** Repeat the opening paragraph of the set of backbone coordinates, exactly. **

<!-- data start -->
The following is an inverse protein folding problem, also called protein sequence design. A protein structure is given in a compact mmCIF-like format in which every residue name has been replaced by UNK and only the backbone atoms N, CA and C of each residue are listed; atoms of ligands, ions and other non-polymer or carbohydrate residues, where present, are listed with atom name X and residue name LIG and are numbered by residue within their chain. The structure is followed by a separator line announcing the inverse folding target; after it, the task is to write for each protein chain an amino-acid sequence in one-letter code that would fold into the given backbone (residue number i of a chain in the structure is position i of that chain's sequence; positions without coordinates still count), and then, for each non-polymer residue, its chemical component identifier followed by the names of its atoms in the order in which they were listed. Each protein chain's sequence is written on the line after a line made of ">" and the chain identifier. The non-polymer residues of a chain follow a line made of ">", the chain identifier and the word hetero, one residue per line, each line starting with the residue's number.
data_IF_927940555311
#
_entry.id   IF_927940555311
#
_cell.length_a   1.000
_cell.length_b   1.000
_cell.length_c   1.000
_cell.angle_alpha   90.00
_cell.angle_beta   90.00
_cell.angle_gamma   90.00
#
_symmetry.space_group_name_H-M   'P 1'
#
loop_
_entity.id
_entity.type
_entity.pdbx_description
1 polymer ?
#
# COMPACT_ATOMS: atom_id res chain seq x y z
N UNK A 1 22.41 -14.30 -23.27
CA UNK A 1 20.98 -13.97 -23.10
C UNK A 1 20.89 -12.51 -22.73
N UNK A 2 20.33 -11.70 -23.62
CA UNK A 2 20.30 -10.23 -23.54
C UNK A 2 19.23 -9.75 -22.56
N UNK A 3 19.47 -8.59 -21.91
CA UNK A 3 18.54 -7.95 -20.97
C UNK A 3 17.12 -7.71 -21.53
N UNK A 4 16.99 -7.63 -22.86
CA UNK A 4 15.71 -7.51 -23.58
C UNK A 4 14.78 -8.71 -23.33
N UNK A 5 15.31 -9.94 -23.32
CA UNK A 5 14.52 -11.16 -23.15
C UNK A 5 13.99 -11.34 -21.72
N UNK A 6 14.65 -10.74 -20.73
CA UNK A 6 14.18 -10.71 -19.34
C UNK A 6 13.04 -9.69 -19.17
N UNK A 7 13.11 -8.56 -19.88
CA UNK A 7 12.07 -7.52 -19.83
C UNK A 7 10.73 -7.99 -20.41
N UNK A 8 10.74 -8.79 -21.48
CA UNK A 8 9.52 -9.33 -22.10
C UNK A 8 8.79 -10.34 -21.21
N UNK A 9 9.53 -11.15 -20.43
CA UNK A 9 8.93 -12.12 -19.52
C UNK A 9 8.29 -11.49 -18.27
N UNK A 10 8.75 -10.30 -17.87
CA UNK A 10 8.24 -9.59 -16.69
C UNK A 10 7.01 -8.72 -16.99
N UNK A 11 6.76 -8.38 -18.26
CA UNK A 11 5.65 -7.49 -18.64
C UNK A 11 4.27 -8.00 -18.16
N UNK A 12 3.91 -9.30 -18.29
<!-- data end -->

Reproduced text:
The following is an inverse protein folding problem, also called protein sequence design. A protein structure is given in a compact mmCIF-like format in which every residue name has been replaced by UNK and only the backbone atoms N, CA and C of each residue are listed; atoms of ligands, ions and other non-polymer or carbohydrate residues, where present, are listed with atom name X and residue name LIG and are numbered by residue within their chain. The structure is followed by a separator line announcing the inverse folding target; after it, the task is to write for each protein chain an amino-acid sequence in one-letter code that would fold into the given backbone (residue number i of a chain in the structure is position i of that chain's sequence; positions without coordinates still count), and then, for each non-polymer residue, its chemical component identifier followed by the names of its atoms in the order in which they were listed. Each protein chain's sequence is written on the line after a line made of ">" and the chain identifier. The non-polymer residues of a chain follow a line made of ">", the chain identifier and the word hetero, one residue per line, each line starting with the residue's number.